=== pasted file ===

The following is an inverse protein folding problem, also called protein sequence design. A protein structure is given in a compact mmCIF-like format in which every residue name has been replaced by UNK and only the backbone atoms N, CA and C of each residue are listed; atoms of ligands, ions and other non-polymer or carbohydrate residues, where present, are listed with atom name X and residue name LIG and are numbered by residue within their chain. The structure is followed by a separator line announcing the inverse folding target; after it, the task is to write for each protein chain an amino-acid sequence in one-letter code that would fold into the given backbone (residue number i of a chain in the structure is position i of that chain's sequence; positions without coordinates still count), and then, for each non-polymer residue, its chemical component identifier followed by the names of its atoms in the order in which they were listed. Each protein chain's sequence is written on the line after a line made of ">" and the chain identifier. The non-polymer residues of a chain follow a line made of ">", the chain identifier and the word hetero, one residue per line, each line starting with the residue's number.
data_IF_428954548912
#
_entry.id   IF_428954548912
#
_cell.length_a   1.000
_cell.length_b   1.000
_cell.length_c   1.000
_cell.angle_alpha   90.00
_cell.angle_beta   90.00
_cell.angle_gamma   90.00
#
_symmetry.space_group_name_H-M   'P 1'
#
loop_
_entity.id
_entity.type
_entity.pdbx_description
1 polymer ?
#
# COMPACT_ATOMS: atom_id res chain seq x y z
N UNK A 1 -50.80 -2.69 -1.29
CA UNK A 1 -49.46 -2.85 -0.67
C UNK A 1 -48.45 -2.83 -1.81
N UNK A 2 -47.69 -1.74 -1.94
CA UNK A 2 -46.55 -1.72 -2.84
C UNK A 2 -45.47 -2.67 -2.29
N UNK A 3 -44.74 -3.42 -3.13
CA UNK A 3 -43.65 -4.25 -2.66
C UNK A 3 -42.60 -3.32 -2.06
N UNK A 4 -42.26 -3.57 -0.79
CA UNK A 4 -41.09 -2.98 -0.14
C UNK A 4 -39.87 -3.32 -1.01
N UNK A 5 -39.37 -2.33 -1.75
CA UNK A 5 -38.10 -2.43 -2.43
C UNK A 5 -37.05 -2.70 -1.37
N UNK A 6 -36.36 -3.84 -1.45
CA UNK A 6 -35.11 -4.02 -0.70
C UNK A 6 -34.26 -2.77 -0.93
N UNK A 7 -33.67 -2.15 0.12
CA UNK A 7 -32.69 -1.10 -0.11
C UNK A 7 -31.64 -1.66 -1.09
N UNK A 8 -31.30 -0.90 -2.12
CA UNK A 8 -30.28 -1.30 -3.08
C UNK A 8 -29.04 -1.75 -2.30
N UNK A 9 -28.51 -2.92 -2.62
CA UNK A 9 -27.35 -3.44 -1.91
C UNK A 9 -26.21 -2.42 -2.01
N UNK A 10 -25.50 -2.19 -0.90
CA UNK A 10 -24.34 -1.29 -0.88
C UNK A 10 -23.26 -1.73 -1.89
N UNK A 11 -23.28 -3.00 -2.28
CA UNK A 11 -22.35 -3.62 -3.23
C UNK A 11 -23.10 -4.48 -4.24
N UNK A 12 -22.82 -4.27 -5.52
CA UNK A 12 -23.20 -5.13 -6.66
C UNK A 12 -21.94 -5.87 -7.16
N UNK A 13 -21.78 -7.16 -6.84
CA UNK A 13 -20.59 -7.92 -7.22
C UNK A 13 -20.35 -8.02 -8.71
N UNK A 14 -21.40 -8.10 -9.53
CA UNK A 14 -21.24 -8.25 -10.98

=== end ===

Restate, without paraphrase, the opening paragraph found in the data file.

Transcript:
The following is an inverse protein folding problem, also called protein sequence design. A protein structure is given in a compact mmCIF-like format in which every residue name has been replaced by UNK and only the backbone atoms N, CA and C of each residue are listed; atoms of ligands, ions and other non-polymer or carbohydrate residues, where present, are listed with atom name X and residue name LIG and are numbered by residue within their chain. The structure is followed by a separator line announcing the inverse folding target; after it, the task is to write for each protein chain an amino-acid sequence in one-letter code that would fold into the given backbone (residue number i of a chain in the structure is position i of that chain's sequence; positions without coordinates still count), and then, for each non-polymer residue, its chemical component identifier followed by the names of its atoms in the order in which they were listed. Each protein chain's sequence is written on the line after a line made of ">" and the chain identifier. The non-polymer residues of a chain follow a line made of ">", the chain identifier and the word hetero, one residue per line, each line starting with the residue's number.